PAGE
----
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125 OBS (Nominees1) & Anor v Lend Lease Construction (Europe) Ltd & Anor [2017] EWHC 25 (TCC)

  • United Kingdom
  • Construction and engineering
  • Litigation and dispute management


The court considered the contractual responsibility of a contractor concerning spontaneous failures of glass panels at a prestigious building in London.  The court held that in absence of an order of priority clause, certain clauses which the defendant claimed to be inconsistent were separate and discreet obligations on the contractor.

In this case, Mr Justice Stuart-Smith considered the contractual responsibility concerning breakages in glass panels at 125 Old Broad Street (“125 OBS”).


The claimants were incorporated as a special purpose joint venture vehicle and were the owners of 125 OBS.  The defendants comprised of a contractor, its parent, its sub-contractor and sub-sub-contractor.

On 26 January 2006, Lend Lease Construction (Europe) Limited (First Defendant) (“Contractor”) entered into a JCT Standard Form Building Contract With Contractor’s Design 1998 edition with amendments (“Contract”), for the extensive renovation of 125 OBS to Category A office space and retail space.  Following novation of the contract, the claimants were the Employer under the Contract.

The renovation included for a lower-level podium and tower to be clad with a curtain walling system of glass panes.  It was common ground between the parties that toughened glass could be susceptible to breakages owing to nickel sulphate and that a process known as “heat soaking” (or “heat soak testing”) prevented or minimised the risk of such breakages.

The contract imposed several obligations on the contractor including,

  1. for the contractor to carry out and complete the works “in accordance with” the employer’s requirements and the contractor’s proposals
  2. for materials to be used which were “of good quality, appropriate for their purpose, to the reasonable satisfaction of the Employer and in accordance with the Contractor’s Proposals and/or Employer’s Requirements and any performance specification

The employer’s requirements required the “service life” of the glass to be no less than 30 years.  The contractor’s proposals stated that the glass would have a “design life” of 30 years and that the glass would be heat soak toughened to a specific European standard (subject to an agreed extension of the heating time from 2 hours to 4 hours).

Practical completion was certified on 25 July 2008. Between September 2008 and July 2012 there were 17 spontaneous failures of glass such that the glass shattered in situ.  In around 2012-2013 the outer skin of the glass curtain walling was replaced.

The claimants claimed for breach of contract and damages as a result of the failures of the glass.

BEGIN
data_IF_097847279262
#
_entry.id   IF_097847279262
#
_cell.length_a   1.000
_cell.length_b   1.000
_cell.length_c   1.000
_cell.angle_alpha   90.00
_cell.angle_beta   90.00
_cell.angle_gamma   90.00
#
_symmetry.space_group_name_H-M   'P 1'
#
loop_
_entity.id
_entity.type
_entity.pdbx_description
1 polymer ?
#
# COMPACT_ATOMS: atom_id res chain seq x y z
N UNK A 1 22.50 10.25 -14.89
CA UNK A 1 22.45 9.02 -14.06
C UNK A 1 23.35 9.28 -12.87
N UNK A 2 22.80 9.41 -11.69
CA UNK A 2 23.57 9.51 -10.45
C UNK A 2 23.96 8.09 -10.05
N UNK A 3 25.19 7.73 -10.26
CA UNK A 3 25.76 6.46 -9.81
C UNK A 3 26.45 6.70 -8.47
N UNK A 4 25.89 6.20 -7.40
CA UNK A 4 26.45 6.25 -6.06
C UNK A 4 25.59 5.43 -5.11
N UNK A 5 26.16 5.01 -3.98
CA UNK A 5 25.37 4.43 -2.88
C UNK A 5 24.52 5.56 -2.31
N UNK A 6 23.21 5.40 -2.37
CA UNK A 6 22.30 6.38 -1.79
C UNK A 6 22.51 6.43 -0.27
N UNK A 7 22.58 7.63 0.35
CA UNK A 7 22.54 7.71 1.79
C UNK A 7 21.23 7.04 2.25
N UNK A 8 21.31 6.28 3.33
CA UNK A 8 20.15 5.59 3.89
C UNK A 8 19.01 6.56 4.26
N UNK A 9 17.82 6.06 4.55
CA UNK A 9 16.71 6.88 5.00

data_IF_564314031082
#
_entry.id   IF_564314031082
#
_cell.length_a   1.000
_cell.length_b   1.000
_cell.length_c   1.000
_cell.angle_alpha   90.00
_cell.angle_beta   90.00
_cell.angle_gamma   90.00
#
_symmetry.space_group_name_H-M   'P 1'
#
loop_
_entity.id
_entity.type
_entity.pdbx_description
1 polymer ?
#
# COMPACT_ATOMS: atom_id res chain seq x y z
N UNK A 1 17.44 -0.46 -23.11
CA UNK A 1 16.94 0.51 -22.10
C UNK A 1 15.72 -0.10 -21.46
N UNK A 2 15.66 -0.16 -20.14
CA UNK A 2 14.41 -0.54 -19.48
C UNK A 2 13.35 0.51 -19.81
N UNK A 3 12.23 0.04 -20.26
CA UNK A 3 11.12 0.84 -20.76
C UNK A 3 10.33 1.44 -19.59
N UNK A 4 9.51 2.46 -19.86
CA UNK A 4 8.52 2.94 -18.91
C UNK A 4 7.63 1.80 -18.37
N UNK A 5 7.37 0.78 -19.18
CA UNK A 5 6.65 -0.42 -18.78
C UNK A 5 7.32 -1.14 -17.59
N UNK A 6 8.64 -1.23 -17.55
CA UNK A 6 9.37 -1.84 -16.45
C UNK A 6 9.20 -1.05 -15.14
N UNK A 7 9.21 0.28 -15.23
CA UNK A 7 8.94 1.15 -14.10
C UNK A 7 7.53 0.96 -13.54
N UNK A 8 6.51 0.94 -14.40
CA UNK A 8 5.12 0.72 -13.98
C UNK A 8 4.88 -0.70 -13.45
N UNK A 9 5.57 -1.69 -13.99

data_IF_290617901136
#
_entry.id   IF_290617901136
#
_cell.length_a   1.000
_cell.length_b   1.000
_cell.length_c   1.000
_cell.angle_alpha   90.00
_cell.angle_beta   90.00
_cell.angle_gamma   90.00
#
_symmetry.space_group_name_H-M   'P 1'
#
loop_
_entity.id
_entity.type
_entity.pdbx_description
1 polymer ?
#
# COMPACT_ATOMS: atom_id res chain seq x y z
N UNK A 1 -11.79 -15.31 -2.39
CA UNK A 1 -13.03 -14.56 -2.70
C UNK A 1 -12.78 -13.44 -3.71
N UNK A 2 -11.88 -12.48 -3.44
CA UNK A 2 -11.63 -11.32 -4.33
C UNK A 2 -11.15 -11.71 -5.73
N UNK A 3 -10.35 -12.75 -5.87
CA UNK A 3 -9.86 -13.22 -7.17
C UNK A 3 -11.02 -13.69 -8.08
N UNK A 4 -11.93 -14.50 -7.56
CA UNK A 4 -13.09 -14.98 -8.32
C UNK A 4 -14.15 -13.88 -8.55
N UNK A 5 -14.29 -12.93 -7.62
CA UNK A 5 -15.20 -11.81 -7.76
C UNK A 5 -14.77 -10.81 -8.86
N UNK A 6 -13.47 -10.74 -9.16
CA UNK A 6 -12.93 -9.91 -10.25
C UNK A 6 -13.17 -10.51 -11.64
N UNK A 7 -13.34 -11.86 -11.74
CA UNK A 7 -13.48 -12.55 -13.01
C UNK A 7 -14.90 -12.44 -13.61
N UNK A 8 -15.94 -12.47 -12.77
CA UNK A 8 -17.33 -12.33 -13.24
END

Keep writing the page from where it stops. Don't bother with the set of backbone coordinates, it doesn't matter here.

The defendants argued that their only effective obligation under the contract was to install glass that had been heat soaked in accordance with the relevant European dtandard (although for 4 hours instead of 2) and that the obligation had been complied with.

Mr Justice Stuart-Smith noted that a question of contractual interpretation (in the event that there was no order of precedence of the clauses) arose in the case as to whether the requirement to heat soak the glass in accordance with the European Standard (but for 4 hours) was in addition to the other obligations or whether it qualified or superseded the other obligations.

Mr Justice Stuart-Smith held that there were no inconsistencies between the obligations to heat soak and the other obligations.  It was decided that the Contract was clear to impose separate and discrete obligations on the Contractor.

Mr Justice Stuart-Smith held that there had been two separate breaches of contract: the entirety of the glass on the curtain walling was not heat soaked and the materials were not appropriate for purpose. Records indicated that only 60-65% of the glass had been heat soaked. As a consequence, the glass did not meet the requirement for a service life of 30 years.

The Claimants were awarded damages of £14,753,195.16 plus interest.


As noted in the judgment, complex contracts will typically have a number of separate clauses which may cover similar obligations.  This case highlights that in absence of an order of priority, the court will allow for certain similar obligations to be interpreted as separate multiple obligations.

In order to prevent similar disputes arising, care should be taken when drafting contracts with similar obligations which could be interpreted to be inconsistent.  Where there may be such inconsistency an order of priority clause may assist with resolving any such uncertainty.